Bush family consigliere James Baker (and current Jeb Bush advisor) was in control of the spin from the beginning and the Republicans had election lawyers flown in from all over the country within hours. They were prepared to fight it all the way. But there can be no doubt that if it hadn't been for the ineptitude of the Jeb Bush electoral machinery, with its butterfly ballots and illegal voter purges, the vote would never have been as close as it was. It's also a fact that Al Gore won the national popular vote and that more Floridians intended to vote for him than George W. Bush.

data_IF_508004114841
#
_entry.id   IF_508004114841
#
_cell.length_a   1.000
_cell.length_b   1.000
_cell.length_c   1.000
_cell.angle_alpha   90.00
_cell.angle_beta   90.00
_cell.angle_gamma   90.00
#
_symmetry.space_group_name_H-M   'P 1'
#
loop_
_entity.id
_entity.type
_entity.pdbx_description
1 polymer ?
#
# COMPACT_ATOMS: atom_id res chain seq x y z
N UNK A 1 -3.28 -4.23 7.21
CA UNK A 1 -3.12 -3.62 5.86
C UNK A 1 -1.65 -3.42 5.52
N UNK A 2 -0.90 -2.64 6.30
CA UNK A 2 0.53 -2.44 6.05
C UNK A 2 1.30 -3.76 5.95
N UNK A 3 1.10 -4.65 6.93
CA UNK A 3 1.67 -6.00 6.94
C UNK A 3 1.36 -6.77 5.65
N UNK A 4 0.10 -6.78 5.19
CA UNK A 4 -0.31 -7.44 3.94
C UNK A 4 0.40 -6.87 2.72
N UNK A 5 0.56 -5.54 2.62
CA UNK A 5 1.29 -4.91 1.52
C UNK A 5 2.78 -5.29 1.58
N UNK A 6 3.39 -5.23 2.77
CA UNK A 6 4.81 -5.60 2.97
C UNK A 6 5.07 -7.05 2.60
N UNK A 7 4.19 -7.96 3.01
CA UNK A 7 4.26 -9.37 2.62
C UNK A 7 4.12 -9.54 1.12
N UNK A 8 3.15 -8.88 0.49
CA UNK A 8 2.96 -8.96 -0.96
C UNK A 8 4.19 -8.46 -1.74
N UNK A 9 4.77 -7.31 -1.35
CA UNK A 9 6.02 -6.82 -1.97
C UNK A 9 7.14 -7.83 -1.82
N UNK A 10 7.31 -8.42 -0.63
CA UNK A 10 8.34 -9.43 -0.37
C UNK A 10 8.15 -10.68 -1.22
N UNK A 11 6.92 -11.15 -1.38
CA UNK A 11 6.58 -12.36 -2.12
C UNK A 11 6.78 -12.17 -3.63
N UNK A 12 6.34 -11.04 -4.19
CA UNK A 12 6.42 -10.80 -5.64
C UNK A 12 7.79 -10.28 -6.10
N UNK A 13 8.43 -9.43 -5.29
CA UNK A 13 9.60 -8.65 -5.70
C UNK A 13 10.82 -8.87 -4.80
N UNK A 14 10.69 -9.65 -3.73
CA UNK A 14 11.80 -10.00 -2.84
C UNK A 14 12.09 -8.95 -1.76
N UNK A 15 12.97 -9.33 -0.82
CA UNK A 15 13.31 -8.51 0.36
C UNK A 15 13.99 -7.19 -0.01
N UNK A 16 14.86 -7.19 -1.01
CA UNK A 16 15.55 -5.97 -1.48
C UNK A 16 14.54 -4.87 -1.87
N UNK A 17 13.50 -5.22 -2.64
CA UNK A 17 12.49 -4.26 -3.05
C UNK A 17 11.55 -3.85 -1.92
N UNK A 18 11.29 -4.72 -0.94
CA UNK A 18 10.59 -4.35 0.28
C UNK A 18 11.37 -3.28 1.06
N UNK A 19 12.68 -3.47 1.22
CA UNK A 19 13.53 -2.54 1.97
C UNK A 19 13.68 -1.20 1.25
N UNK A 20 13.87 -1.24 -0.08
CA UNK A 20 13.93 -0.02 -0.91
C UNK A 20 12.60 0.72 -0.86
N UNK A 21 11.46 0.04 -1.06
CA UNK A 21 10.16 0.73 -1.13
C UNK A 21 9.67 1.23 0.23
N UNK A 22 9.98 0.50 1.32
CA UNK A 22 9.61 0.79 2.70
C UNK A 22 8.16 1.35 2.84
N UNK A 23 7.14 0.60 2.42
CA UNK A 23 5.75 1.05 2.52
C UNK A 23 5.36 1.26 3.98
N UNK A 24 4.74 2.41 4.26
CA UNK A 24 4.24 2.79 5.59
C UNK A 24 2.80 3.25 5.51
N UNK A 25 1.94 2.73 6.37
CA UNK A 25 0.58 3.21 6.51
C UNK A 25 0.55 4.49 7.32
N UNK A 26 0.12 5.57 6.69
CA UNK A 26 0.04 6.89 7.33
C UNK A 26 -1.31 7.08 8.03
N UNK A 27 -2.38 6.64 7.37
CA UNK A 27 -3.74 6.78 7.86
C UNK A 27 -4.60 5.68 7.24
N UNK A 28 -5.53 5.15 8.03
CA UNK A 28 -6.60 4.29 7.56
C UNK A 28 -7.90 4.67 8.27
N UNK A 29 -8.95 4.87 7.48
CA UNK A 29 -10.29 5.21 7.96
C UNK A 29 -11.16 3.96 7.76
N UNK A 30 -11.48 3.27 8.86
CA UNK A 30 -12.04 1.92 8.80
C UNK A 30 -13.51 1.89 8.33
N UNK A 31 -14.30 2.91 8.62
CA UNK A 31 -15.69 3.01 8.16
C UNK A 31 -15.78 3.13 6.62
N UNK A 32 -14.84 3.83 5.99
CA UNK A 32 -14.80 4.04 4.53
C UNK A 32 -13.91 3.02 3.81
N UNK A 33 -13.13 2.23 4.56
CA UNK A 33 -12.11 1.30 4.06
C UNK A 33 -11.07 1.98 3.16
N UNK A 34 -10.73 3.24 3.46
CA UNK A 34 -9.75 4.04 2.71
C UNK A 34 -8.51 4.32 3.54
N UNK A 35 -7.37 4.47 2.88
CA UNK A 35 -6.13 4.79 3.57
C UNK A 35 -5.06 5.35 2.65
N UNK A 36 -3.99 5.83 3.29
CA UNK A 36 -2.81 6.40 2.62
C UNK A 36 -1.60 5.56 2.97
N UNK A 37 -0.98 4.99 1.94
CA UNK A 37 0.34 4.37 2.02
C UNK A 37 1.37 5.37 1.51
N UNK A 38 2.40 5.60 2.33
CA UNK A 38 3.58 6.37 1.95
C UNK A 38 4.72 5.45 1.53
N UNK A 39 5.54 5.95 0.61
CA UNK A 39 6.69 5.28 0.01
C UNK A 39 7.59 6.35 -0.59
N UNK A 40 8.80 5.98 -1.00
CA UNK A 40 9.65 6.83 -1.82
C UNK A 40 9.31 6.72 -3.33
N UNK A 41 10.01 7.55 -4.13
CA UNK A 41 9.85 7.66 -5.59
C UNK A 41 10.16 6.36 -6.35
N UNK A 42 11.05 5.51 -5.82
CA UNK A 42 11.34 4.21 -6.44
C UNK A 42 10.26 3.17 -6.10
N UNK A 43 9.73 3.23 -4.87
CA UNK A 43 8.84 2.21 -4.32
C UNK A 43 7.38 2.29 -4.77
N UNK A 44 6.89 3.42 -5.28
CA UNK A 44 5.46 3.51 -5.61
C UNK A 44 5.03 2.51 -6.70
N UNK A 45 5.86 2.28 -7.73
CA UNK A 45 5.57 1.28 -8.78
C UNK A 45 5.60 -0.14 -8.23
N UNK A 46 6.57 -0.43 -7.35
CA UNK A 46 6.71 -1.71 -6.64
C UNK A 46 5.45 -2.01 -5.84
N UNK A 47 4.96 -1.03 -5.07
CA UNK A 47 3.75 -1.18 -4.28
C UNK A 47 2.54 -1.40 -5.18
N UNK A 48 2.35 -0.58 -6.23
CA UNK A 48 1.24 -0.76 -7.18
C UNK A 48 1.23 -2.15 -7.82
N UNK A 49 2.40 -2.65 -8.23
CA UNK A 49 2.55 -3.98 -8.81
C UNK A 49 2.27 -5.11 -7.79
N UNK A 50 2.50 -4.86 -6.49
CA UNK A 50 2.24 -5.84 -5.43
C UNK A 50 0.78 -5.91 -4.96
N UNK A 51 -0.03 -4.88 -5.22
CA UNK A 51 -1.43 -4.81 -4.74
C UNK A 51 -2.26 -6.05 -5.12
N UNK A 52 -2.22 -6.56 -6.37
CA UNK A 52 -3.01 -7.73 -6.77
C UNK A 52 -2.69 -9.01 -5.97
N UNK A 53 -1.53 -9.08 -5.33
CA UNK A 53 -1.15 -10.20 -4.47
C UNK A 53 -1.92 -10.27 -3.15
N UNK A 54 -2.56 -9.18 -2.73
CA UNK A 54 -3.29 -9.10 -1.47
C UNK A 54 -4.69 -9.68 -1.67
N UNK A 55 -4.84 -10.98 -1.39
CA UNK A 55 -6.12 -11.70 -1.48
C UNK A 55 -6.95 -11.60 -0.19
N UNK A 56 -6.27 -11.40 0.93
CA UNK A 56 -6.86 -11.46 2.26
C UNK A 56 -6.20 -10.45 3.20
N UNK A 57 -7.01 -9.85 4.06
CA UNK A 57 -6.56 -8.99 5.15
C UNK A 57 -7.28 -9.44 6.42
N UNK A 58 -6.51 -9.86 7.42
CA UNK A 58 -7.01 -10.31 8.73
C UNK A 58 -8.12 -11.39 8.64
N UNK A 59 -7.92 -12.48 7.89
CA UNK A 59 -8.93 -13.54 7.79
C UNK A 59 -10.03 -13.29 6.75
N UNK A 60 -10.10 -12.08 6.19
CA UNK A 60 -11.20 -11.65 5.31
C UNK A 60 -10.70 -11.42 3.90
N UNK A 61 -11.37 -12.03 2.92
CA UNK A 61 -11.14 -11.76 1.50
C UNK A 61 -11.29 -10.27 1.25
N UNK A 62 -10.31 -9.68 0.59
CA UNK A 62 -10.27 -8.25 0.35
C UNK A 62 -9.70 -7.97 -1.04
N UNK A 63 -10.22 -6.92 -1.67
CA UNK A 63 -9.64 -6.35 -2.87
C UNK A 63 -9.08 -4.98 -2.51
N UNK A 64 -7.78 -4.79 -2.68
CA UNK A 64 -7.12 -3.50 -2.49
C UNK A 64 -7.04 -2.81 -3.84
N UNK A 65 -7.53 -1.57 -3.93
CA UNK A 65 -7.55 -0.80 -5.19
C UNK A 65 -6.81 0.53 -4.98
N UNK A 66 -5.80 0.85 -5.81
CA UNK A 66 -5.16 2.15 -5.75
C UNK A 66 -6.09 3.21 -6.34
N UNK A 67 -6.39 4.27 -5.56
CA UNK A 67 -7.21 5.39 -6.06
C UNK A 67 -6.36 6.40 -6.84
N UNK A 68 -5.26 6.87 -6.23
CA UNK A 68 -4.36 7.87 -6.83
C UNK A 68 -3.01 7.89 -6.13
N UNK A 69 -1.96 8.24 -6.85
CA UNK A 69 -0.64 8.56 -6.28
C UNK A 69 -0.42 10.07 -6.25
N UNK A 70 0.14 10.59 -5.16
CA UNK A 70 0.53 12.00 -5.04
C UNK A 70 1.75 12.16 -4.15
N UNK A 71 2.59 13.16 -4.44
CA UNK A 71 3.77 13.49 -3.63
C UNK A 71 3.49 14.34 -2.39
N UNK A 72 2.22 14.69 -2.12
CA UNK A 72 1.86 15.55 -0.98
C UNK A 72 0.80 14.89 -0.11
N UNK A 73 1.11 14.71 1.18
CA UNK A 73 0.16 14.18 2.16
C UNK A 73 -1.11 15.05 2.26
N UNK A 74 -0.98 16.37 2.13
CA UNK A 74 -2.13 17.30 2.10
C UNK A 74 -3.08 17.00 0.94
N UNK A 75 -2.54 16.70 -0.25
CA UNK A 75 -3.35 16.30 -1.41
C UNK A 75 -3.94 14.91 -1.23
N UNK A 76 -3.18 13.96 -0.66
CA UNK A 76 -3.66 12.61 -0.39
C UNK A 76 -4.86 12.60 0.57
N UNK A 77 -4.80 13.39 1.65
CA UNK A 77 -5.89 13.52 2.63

It's unlikely that anyone will ever be able to prove beyond a doubt that Jeb Bush put his thumb on the scale to ensure that his brother never lost his lead or that behind the scenes he worked the levers of power in the state that brought W's dubious victory. But let's not kid ourselves. George W Bush was very, very lucky that his recount happened in Florida. Brother Jeb's a fix it guy from way back.
Watch how “Jeb Can Fix It” is backfiring: